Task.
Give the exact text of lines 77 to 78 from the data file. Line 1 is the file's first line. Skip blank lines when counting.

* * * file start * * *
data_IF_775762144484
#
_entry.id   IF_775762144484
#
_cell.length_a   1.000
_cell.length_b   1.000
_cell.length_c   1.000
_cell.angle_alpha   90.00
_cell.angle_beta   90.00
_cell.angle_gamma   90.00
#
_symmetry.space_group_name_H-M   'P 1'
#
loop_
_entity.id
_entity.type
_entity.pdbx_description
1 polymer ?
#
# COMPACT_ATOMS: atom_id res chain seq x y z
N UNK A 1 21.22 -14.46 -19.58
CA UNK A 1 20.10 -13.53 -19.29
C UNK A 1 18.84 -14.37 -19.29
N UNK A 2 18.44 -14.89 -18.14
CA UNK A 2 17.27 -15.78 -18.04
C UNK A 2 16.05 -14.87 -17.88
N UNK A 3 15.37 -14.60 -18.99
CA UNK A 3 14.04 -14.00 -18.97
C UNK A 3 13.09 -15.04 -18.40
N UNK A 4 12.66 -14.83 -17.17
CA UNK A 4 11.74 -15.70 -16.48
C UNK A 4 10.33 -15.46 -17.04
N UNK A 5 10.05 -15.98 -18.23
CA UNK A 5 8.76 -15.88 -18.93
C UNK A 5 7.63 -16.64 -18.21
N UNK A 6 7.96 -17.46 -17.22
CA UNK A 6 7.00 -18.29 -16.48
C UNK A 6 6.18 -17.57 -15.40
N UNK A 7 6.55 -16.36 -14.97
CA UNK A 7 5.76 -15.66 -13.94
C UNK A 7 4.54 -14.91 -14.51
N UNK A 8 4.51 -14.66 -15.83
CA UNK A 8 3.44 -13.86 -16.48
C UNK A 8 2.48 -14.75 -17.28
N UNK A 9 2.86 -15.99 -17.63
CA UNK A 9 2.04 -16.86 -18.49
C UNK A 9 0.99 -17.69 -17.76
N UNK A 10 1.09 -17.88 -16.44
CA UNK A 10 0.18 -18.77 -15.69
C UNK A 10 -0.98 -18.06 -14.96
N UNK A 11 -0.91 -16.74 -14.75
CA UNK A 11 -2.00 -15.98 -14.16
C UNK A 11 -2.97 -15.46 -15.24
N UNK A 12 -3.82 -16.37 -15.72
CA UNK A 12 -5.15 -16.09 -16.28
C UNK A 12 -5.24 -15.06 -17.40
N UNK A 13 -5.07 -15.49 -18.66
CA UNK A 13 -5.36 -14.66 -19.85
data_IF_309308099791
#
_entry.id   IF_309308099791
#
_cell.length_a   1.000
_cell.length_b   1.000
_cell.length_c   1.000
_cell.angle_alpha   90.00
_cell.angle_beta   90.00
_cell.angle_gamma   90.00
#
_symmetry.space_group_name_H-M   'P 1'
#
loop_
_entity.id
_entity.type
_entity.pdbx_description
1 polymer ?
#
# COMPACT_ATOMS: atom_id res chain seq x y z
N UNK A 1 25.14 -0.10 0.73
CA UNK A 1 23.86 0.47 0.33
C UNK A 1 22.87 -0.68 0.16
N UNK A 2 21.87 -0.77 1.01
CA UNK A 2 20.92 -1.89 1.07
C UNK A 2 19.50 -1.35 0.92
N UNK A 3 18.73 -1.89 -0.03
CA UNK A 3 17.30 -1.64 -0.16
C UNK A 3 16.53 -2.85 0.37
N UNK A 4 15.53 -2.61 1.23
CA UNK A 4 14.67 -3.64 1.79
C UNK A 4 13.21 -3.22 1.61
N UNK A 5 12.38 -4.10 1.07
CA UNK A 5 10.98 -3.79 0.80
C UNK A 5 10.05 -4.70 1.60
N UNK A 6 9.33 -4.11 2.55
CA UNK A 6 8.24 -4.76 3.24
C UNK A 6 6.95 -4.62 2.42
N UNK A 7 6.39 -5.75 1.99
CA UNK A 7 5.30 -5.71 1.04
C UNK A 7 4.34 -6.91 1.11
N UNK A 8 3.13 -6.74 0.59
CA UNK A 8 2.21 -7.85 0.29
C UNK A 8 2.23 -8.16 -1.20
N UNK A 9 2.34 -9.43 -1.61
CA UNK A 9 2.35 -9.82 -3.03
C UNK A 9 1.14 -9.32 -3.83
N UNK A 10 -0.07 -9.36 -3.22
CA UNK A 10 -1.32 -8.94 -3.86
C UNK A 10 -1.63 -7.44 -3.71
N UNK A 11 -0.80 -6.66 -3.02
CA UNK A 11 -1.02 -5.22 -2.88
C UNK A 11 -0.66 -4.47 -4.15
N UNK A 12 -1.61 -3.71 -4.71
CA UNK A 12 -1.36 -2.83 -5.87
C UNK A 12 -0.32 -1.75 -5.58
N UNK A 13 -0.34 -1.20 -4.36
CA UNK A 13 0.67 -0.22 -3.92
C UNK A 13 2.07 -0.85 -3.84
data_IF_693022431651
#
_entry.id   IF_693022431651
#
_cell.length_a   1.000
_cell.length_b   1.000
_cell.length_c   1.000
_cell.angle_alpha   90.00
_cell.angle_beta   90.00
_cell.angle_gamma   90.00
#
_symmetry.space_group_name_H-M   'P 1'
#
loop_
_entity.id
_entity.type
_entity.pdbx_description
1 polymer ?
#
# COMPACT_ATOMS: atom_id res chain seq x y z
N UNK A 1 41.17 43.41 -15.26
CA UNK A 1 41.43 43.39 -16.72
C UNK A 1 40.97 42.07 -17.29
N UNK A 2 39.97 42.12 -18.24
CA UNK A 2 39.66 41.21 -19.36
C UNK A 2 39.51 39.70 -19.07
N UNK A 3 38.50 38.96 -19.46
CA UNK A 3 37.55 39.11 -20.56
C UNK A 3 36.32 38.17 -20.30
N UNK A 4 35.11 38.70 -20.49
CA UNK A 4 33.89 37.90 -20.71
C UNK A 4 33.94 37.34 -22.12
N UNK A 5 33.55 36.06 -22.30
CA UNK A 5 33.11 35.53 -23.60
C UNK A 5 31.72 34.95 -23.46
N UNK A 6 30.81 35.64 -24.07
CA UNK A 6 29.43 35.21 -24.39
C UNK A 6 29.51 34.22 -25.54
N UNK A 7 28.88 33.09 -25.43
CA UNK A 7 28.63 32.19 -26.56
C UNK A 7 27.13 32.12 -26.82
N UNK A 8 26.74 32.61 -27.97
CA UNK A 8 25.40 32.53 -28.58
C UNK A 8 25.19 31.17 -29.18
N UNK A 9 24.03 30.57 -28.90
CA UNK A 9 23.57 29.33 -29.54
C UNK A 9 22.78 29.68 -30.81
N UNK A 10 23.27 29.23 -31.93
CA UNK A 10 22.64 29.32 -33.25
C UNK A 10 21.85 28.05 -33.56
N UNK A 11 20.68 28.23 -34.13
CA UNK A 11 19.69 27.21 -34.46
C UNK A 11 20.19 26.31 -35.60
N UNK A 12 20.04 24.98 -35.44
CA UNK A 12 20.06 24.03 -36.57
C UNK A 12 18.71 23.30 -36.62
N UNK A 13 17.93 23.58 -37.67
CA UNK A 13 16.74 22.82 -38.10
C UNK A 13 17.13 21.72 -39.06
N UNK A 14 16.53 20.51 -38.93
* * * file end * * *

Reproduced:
#
# COMPACT_ATOMS: atom_id res chain seq x y z